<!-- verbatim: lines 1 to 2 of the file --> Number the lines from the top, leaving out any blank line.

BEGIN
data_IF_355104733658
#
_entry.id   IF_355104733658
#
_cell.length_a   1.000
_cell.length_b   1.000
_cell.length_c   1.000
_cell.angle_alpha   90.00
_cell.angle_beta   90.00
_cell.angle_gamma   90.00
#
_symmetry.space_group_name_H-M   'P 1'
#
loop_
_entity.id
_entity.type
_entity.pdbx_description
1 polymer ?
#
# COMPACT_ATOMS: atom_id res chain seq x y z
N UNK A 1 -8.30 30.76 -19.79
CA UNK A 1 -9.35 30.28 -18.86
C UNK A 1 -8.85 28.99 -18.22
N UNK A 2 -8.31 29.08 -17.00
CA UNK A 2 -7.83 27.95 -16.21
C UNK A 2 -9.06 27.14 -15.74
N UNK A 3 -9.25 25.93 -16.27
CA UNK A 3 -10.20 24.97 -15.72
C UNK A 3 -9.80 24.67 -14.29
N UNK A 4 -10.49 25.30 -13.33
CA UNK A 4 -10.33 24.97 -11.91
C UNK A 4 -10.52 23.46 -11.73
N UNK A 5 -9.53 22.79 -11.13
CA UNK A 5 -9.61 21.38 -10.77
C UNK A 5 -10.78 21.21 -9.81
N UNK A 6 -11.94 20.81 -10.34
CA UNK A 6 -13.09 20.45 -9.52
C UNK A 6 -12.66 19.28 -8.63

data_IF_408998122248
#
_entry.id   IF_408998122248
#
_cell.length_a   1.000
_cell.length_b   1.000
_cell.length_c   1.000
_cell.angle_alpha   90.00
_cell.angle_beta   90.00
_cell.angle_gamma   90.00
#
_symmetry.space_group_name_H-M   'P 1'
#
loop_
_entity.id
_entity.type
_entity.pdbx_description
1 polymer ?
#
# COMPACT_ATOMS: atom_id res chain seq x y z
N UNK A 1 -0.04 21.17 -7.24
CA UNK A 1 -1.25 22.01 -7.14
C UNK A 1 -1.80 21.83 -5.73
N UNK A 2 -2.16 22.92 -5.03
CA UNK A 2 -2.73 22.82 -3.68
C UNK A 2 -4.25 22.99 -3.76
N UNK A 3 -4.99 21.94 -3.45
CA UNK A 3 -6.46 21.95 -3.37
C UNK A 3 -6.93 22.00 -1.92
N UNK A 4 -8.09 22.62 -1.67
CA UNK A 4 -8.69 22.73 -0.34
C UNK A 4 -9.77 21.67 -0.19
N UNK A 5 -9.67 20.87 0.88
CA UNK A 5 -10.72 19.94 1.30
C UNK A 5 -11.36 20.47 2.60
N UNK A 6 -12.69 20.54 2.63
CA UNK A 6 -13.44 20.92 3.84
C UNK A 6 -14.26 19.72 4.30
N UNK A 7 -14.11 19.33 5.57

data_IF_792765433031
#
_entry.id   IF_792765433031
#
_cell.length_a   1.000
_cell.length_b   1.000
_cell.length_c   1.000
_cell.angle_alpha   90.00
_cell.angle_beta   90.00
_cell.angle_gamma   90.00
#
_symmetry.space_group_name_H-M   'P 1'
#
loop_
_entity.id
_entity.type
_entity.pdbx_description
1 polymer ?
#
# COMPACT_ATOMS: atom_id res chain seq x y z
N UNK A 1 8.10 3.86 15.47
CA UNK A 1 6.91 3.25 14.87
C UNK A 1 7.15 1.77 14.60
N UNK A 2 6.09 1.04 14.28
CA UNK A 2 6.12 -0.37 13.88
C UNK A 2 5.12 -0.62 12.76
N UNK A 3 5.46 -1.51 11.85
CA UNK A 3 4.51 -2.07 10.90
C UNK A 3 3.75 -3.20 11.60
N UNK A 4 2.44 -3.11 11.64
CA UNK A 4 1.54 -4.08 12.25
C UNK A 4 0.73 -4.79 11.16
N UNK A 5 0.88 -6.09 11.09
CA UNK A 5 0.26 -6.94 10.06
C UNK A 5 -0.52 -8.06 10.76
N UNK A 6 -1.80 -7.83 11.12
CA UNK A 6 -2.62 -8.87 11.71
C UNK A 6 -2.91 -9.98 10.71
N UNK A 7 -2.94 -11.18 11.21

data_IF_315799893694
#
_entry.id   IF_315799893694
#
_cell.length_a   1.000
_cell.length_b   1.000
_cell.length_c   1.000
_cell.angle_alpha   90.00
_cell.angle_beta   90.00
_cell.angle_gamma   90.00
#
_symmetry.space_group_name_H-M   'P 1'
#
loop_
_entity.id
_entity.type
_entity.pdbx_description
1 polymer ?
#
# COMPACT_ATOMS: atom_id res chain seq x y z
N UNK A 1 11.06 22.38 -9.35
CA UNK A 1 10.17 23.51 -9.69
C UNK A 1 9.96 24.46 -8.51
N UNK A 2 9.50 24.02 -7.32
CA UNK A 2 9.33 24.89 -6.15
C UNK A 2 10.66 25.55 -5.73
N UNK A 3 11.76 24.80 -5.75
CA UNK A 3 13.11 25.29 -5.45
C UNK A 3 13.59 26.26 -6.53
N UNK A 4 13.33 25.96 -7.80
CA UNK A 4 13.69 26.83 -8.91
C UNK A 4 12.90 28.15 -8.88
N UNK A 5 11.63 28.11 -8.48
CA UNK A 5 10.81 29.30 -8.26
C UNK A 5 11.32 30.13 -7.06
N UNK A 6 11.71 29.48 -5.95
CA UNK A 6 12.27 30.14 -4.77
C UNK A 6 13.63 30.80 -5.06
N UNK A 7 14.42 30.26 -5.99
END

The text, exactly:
data_IF_355104733658
#